As many garment workers live on small wages that barely cover their living costs, the impact of delayed wages—or no wages—would be devastating. While the Prime Minister announced a stimulus package that would help provide a bit of financial relief, Uddin noted that the package is inclusive of all export industries—not just the garment workers. This means that funding will be stretched across sectors, and the relief might not be enough.
Uddin is urging brands to take ownership by providing timely payments to factories so that workers don’t suffer financial devastation.
“Here brands and retailers should come forward and act responsibly as the apparel factories of Bangladesh have been serving them as a trusted partner for a long time. So instead of cancelling orders which some brands and retailers have resorted to now, they should take all the goods which are currently on production floors in different stages (cutting, sewing, finished, etc.) and make full payments for those as per contract,” Uddin stated. “And for the orders against which fabrics are in house but not cut, and which were supposed to ship in three to fourr weeks time in a normal situation, buyers can pay at least CM (cost of making goods) price so that the factories can pay the salaries of their workers. Furthermore, the buyers should pay promptly for any orders instead of — in some cases — actually extending their payment terms. Prompt payment is vital for the factories at this moment for cashflow.”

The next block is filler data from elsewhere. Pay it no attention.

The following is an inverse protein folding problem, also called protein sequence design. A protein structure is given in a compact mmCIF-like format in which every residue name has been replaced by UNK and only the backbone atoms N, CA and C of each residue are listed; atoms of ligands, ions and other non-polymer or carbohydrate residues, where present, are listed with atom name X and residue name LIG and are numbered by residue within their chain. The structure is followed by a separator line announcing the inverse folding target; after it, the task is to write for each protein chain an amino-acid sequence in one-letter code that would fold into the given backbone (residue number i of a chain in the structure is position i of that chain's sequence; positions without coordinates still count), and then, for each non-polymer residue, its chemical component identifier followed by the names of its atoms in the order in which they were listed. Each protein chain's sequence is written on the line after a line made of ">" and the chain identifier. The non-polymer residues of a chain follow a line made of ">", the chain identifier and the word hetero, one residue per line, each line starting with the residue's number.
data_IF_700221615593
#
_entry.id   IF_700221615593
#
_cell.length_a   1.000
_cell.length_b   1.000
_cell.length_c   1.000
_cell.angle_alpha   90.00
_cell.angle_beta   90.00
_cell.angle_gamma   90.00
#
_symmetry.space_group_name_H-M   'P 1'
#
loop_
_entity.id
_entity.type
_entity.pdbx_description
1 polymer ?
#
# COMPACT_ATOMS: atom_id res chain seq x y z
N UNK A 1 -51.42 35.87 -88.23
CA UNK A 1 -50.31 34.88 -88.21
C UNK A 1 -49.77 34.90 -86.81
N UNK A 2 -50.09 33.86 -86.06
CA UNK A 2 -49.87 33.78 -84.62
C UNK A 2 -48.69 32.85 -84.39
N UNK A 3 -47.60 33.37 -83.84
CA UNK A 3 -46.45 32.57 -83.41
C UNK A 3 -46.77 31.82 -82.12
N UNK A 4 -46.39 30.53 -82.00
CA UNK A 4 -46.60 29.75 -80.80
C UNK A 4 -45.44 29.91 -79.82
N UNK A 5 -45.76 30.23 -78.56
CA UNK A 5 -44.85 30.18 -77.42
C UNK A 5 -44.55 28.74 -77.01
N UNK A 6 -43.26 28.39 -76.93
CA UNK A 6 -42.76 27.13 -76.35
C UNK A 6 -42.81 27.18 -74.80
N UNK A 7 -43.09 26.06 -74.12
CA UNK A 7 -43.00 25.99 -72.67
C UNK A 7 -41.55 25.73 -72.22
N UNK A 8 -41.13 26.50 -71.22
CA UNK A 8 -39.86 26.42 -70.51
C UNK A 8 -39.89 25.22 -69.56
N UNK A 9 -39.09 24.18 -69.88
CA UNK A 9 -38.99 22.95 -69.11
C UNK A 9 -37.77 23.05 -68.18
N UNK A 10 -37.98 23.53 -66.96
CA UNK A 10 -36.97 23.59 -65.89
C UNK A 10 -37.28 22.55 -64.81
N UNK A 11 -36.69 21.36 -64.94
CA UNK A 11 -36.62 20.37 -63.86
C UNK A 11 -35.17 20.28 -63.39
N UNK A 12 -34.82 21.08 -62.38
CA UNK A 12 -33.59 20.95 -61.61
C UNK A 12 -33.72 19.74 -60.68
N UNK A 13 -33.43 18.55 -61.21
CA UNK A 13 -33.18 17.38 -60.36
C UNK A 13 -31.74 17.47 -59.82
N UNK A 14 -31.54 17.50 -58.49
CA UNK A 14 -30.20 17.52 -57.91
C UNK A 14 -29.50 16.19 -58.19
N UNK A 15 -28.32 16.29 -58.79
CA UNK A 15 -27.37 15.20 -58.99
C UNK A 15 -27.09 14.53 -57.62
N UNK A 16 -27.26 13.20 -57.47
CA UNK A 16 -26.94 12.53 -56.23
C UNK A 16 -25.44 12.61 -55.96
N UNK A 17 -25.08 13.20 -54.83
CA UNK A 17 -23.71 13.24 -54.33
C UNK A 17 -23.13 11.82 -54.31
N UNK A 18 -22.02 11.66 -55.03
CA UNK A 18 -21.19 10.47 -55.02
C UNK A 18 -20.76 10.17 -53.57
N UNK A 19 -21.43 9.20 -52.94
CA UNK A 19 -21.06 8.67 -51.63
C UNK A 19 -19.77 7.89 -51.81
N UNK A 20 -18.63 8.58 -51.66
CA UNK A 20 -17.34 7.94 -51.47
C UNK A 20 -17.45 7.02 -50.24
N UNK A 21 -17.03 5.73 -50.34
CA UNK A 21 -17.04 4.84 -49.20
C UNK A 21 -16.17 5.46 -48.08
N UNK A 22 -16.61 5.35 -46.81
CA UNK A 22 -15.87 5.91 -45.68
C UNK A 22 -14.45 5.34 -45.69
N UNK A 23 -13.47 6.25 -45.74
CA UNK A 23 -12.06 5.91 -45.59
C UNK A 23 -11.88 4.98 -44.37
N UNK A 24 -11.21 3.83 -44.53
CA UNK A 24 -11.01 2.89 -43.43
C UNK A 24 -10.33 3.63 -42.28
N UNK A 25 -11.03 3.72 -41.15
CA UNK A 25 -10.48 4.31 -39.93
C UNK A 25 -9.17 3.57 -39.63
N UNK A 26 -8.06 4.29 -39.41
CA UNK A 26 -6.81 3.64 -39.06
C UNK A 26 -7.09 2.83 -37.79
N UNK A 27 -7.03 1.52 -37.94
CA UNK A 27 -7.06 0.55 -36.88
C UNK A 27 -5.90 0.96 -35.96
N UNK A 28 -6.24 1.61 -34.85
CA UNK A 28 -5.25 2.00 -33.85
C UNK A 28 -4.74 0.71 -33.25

In many parts of the world, there is no clear answer as to when shelter-in-place orders will be lifted and businesses can return to normal. As weeks drag into months, garment workers who are forced to ‘draw down’ vacation time could be faced with no income. Others. Who don’t even have this option, will be hit the hardest. If invoices remain unpaid by brands, this could wreak havoc on millions of garment workers across the globe.
Meanwhile, the brands and companies that have relied on the labor of garment workers for decades remain mostly silent, distancing themselves from accountability and closing off the borders of best practices. H&M has been one of few brands to take accountability (the company has promised to pay outstanding invoices, which will allow workers to receive their wages). Eva Argueta, who led collective bargaining efforts for maquila workers in Honduras, has been vocal that workers should not have to bear the brunt of the financial impact.
“Businesses are trying to borrow capital from workers through their wages and benefits,” Argueta said. “Workers are not responsible for their employers’ business losses, and it shouldn’t be taken out of their wages and benefits.”
If and when other major brands take responsibility for the ripped seams of their supply chain is still an unknown. Discussions are ongoing, strikes may be imminent. In the meantime, garment workers are left to fight for their jobs, their wages, and their survival.